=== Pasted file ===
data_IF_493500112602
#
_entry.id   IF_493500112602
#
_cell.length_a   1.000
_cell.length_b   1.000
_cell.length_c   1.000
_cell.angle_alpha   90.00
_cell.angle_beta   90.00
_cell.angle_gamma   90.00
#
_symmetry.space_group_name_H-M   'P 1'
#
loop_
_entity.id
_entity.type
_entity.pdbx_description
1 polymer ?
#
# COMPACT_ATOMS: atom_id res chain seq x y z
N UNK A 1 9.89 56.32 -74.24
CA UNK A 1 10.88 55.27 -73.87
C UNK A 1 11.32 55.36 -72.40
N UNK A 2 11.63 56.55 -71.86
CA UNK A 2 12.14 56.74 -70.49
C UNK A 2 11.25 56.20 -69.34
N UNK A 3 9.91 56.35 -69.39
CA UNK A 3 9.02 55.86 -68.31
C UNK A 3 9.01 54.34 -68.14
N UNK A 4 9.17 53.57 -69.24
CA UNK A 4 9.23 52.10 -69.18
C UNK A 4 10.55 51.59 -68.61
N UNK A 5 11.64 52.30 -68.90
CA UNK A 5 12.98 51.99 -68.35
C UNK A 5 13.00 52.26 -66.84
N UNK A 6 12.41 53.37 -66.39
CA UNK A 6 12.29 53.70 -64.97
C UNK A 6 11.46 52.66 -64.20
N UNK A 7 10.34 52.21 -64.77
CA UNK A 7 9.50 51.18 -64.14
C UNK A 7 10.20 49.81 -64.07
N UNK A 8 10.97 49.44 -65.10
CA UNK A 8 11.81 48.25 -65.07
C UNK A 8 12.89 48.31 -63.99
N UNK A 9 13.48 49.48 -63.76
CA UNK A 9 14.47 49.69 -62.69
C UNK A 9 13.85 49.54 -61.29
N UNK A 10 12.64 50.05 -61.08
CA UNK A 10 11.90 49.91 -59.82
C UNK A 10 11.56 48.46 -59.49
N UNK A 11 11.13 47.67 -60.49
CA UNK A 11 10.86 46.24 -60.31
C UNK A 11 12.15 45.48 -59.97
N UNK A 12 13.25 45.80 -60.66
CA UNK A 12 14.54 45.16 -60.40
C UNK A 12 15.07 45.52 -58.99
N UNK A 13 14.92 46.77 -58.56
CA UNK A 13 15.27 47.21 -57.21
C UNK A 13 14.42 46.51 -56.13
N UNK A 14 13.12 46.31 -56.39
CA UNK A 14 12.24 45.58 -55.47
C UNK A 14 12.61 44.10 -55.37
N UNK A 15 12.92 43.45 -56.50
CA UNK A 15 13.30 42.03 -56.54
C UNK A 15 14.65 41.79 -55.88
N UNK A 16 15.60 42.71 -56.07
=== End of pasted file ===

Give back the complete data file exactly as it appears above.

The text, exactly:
data_IF_493500112602
#
_entry.id   IF_493500112602
#
_cell.length_a   1.000
_cell.length_b   1.000
_cell.length_c   1.000
_cell.angle_alpha   90.00
_cell.angle_beta   90.00
_cell.angle_gamma   90.00
#
_symmetry.space_group_name_H-M   'P 1'
#
loop_
_entity.id
_entity.type
_entity.pdbx_description
1 polymer ?
#
# COMPACT_ATOMS: atom_id res chain seq x y z
N UNK A 1 9.89 56.32 -74.24
CA UNK A 1 10.88 55.27 -73.87
C UNK A 1 11.32 55.36 -72.40
N UNK A 2 11.63 56.55 -71.86
CA UNK A 2 12.14 56.74 -70.49
C UNK A 2 11.25 56.20 -69.34
N UNK A 3 9.91 56.35 -69.39
CA UNK A 3 9.02 55.86 -68.31
C UNK A 3 9.01 54.34 -68.14
N UNK A 4 9.17 53.57 -69.24
CA UNK A 4 9.23 52.10 -69.18
C UNK A 4 10.55 51.59 -68.61
N UNK A 5 11.64 52.30 -68.90
CA UNK A 5 12.98 51.99 -68.35
C UNK A 5 13.00 52.26 -66.84
N UNK A 6 12.41 53.37 -66.39
CA UNK A 6 12.29 53.70 -64.97
C UNK A 6 11.46 52.66 -64.20
N UNK A 7 10.34 52.21 -64.77
CA UNK A 7 9.50 51.18 -64.14
C UNK A 7 10.20 49.81 -64.07
N UNK A 8 10.97 49.44 -65.10
CA UNK A 8 11.81 48.25 -65.07
C UNK A 8 12.89 48.31 -63.99
N UNK A 9 13.48 49.48 -63.76
CA UNK A 9 14.47 49.69 -62.69
C UNK A 9 13.85 49.54 -61.29
N UNK A 10 12.64 50.05 -61.08
CA UNK A 10 11.90 49.91 -59.82
C UNK A 10 11.56 48.46 -59.49
N UNK A 11 11.13 47.67 -60.49
CA UNK A 11 10.86 46.24 -60.31
C UNK A 11 12.15 45.48 -59.97
N UNK A 12 13.25 45.80 -60.66
CA UNK A 12 14.54 45.16 -60.40
C UNK A 12 15.07 45.52 -58.99
N UNK A 13 14.92 46.77 -58.56
CA UNK A 13 15.27 47.21 -57.21
C UNK A 13 14.42 46.51 -56.13
N UNK A 14 13.12 46.31 -56.39
CA UNK A 14 12.24 45.58 -55.47
C UNK A 14 12.61 44.10 -55.37
N UNK A 15 12.92 43.45 -56.50
CA UNK A 15 13.30 42.03 -56.54
C UNK A 15 14.65 41.79 -55.88
N UNK A 16 15.60 42.71 -56.07